On December 8, 2021, I observed my weekly driving ritual at the NVU-Johnson campus gym to take a COVID test. I had no symptoms; it was part of my routine. The next day, while I was in class, my phone started ringing frequently. When I pulled it out at the end of class, I could see that I had an email titled “COVID Test Results”. My stomach churned briefly, and after a quick review of the contents of the message, I learned that I had contracted the virus.
The attention seeker in me was a little pumped that the misfortune of my positive COVID result might at least have the silver lining of snagging undeserved loves from my friends and loving girlfriend, but I I would soon learn that catching this virus was not a gift from the gods who sit at home and do nothing.
I’m lucky enough to work from home and have an apartment all to myself, so isolation was a simple task. My mom bought some Gatorade and a stack of frozen pizzas (thanks mom), and I had more than enough supplies to get through my ten-day quarantine. My girlfriend was a million miles away on a trip to Egypt, so I was looking forward to some much needed rest and relaxation playing my Xbox with the boys.
It didn’t take long before the reality of my situation set in. I am grateful to have been completely vaccinated and boosted. My symptoms were mild – just the sniffles for a few days followed by a few days of moderate fatigue. Fatigue was by far the worst part of the experience, but I guess I can count myself lucky to have had a legitimate reason to take consecutive naps longer than 6 hours. By the end of my quarantine, I was back to normal except for a decrease in taste and smell, which would take another week to recover.
I’m also lucky to know exactly where I got infected. On December 4, a friend of mine threw a surprise birthday party for her husband. It was agreed that a small bar in Milton would be closed to the public and only fully vaccinated friends and family were invited to attend. At least four of us ended up testing positive, my brother included.
While trudging through brain fog accompanied by my daily diet of Dayquil and clam chowder, I had plenty of time to ruminate and decide who to blame for my situation. Should I blame my friend who hosted the party, a medical professional who was my role model in setting the COVID safety standards by which I live? Or should I blame the person who brought the virus to the party and micronated it directly into my delicate lungs?
In the end, I can only blame myself. I repeat the advice of Dr. Fauci, the CDC and my own doctors since the start of the pandemic. I insist on hiding, no matter the rules of the building I’m in. I got vaccinated as soon as possible, and even cut the line a bit to get an early booster.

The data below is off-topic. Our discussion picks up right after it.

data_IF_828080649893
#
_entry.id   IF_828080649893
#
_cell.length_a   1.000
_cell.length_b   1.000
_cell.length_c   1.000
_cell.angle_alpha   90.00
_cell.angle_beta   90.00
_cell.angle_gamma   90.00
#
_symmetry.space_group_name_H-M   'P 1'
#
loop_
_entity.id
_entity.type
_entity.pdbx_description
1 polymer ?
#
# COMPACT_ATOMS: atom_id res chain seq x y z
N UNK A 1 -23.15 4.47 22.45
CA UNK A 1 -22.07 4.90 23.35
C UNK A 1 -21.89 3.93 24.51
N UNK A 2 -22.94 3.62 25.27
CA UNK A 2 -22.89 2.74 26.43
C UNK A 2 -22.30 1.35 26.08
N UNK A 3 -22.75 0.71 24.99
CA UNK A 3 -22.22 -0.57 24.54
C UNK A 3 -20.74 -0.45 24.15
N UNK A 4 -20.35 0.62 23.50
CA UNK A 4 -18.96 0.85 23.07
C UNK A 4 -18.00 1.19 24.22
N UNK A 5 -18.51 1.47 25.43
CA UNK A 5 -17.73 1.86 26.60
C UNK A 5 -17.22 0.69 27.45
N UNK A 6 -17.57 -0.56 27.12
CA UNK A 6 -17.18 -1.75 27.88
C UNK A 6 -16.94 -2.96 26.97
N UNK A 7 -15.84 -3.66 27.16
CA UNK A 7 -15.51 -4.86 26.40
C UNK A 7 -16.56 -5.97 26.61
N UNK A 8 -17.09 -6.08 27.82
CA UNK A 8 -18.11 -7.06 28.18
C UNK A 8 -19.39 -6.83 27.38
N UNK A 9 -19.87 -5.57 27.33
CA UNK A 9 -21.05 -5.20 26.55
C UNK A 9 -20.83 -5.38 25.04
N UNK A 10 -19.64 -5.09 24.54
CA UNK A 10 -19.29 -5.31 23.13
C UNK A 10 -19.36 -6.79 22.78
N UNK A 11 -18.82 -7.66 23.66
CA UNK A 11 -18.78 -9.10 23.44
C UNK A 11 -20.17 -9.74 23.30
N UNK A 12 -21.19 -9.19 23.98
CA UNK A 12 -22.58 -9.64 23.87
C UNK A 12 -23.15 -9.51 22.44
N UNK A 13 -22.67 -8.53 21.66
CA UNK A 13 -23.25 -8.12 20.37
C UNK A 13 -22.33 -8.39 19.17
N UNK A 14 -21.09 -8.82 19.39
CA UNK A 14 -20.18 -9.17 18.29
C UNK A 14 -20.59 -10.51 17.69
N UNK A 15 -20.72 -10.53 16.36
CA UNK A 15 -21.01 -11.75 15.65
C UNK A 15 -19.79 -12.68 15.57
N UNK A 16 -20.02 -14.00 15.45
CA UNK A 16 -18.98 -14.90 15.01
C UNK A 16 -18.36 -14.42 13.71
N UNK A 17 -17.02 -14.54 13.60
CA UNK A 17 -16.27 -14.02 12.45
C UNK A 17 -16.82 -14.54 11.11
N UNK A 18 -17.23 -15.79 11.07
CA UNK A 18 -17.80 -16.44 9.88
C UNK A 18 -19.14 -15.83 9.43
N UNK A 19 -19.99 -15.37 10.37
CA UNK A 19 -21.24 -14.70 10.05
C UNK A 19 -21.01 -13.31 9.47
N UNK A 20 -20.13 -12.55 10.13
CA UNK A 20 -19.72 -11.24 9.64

Then I let my guard down for a single evening to get rid of my mask and have a few beers with my friends. I preached that accepting the personal risk of contracting COVID is not enough; we must also consider the risk to others when we allow the virus to spread. Nonetheless, I decided to take a night out to go to a crowded bar and shout six inches away from some of my best friends.
Looking back on the party, I agree that it was a bad idea to attend. Some of my friends shared this sentiment while others kept going out still waiting for test results.
Only those of us who tested positive seemed to be noticeably affected. My brother and I took it easy and realized that some of the activities we’ve been involved in lately may have been more reckless than we had imagined.
Thanksgiving with our grandparents was definitely an unnecessary risk. Cramming a dozen family members around a dinner table and arguing over the integrity of the election is not how anyone wants to spend their day off. My brother made the decision to skip Christmas with the family and we slept well knowing we were keeping our loved ones out of harm’s way.
Looking back, I can now see that there are dozens of examples where I put myself at risk of exposure: little things I never thought about, like opting for an indoor meal one day windy as I had originally planned to dine out, or play table tennis in a friend’s basement in the summer of 2021.
Safety is hard to master when there are so many little things we take for granted, and it can be hard to say no when it’s often much easier to say yes. It can also be easy to forget that every week thousands of people still die in the United States from this terrible virus, but we must continue to be diligent even as living with COVID becomes the new normal.
We are all fed up. It can be easy to get angry, and I’ve been known to lash out at those I consider too cavalier with their nonchalant approach to pandemic safety. Still, I’m guilty of frequenting a crowded bar for social purposes and catching COVID. I selfishly let my guard down for one night and can only be grateful that my positive test results got to me before I had a chance to potentially spread the virus.
We’ve reached a point where people are going to do what they think is best for themselves. I will do my best to focus on what I can do to keep my community safe and hope others continue to mask up and get vaccinated.